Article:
Fighting Fundamentalist

Thursday, February 08, 2007

The Qualities of the Pastor, NOT the Qualifications of a Pastor

The office of a pastor is misunderstood by many.
Some may view the pastor as one who carries the load of the church. To some he is an employee of the church to perform certain spelled out duties such as a CEO, and/or CFO. To others he is the president of the board of directors that call themselves deacons (another misunderstood office). The Bible points up that a being a pastor is not so much about what a man does, as much as it is who he is. It’s not his position in the church described, it is his profession of Christ defined. It’s not about his certified qualifications, it's about his character qualities. Some may ask, "What is a biblical pastor?” To answer this question our appeal must be to the Scriptures.

If this were an expositional piece on Acts (and it is not) one may perhaps lay it out like this:

Paul's Example to Pastors (please read Acts 20:17-27).
Note: Paul is not using mere words here. Paul is not being haughty, with a "looking down his nose" attitude. Instead, Paul has lived the life he is talking about. Paul is a fine example of a pastor. May God raise up more like him in our day.

Paul's Exhortation to Pastors (please read Acts 20: 28-35).
Note: Keep in mind that Paul is exhorting these elders in words also. Paul is bringing to their memory what he did and how he has lived, etching in their mind the training they have received (v.31). Paul is saying in effect, "...this is how to be a good minister ... so be a good minister!" You and I can, and should be good ministers in our day.

These thoughts of Paul were expanded, and delivered to one of his young protégés... Timothy.

This is a true saying, if a man desire the office of a bishop, he desireth a good work. A bishop then must be blameless, the husband of one wife, vigilant, sober, of good behavior, given to hospitality, apt to teach; not given to wine, no striker, not greedy of filthy lucre; but patient, not a brawler, not covetous; that ruleth well his own house, having his children in subjection with all gravity; (For if a man know not how to rule his own house, how shall he take care of the church of God?) Not a novice, lest being lifted up with pride he fall into the condemnation of the devil. Moreover he must have a good report of them which are without; lest he fall into reproach and the snare of the devil. (1Timothy 3:1-7)

Paul parallels these thoughts when he addressed the following shipment to another one of his protégés, Titus,

If any be blameless, the husband of one wife, having faithful children not accused of riot or unruly. For a bishop must be blameless, as the steward of God; not self-willed, not soon angry, not given to wine, no striker, not given to filthy lucre; But a lover of hospitality, a lover of good men, sober, just, holy, temperate; Holding fast the faithful word as he hath been taught, that he may be able by sound doctrine both to exhort and to convince the gainsayers. (Titus 1: 6-9)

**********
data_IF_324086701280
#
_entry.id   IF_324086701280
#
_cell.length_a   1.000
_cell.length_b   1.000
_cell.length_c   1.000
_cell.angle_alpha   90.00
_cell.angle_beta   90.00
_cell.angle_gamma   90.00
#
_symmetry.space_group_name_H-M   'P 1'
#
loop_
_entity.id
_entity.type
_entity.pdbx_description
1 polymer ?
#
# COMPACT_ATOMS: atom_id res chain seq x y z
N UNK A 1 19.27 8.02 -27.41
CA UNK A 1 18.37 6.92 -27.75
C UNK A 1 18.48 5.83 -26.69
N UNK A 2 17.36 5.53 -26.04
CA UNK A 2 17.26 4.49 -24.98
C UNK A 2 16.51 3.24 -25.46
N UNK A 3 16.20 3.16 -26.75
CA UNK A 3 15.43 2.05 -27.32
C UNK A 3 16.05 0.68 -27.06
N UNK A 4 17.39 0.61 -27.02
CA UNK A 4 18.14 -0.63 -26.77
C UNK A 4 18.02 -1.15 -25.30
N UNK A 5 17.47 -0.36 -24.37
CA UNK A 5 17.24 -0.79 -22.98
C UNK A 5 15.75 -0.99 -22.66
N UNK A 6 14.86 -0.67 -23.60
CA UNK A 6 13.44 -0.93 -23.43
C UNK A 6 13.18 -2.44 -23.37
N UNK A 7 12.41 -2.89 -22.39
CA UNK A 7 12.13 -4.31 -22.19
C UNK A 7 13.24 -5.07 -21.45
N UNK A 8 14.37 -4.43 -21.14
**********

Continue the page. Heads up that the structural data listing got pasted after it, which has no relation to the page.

Let's unpack these thoughts of Paul so we too can value the tenacity of our pastor/s. BTW taking a closer look is not the same as inventing hidden meanings in our texts. There is plenty, enough here in plain, normal language to convey just what the Holy Spirit intends.

In 1Timothy 1:5; 3:1; 4:9; Titus 3:8; Paul uses the exact same segue from one thought to the next. It is, in effect, an introduction to a new body of ideas he wishes to convey. It is Paul's way of arresting our interest so we will pay attention to what will follow. He comes out like the quickest draw in the west, with two six guns bold and blazing... "This is a true saying..."! The word in the Greek is pis-tos' it means, "objectively trustworthy; subjectively trustful: - believe (-ing, -r), faithful (-ly), sure, true." (Strong's) With our attention captured, and focused on what follows Paul says, "...if a man..." (ei tis GK. it means "any man." I take this to mean any man: when this was first written, when this was first read, when it is being read in our day, and when future generations read it till the Lord comes) "...desire the office of a bishop..." (Strong's says, "episkopē ...specifically [means] the Christian 'episcopate':- the office of a 'bishop', bishoprick, visitation.") ...he desireth a good work."

In both letters it is clear that Paul is speaking about the office, position, responsibility, or, more biblically, the stewardship of a bishop.

This is a true saying, if a man (ei tes, any man) desire (oregomai) the office of a bishop, he desireth (epithumeō) a good work. The fact that the first word translated "desire" oregomai is in the middle voice and carries the meaning, to stretch oneself, that is, reach out after (long for)... and the second word translated "desire" from epithumeō to set the heart upon, that is, long for (rightfully or otherwise):- covet, desire... lends credence to the proposal that this is a permanent office of the church that any man through the church age may desire. "What kind of work is it?", one may ask. It is a good work! John Darby has commented on this saying, "The apostle next points out to Timothy the qualities necessary for a bishop or a deacon... He supposes here that there were some who desired to undertake this work. It was a good work." (Synopsis of the Old and New Testament J. N. Darby) I would add that, " still is a good work!"

Think about it...
The qualities of a pastor are then listed. These should be plain enough to understand; read them trough carefully. Highlight the one's that are in both passages note the ones that are not. It may also be worth while to notice the positives and negative (eg. what a pastor is and what a pastor is not). See if you agree with me that a biblical pastor is who a man is not what he does. It is who a man is (inwardly) that determines what he does (outwardly) not the other way around.

In His fellowship,
Brother John


Who Links Here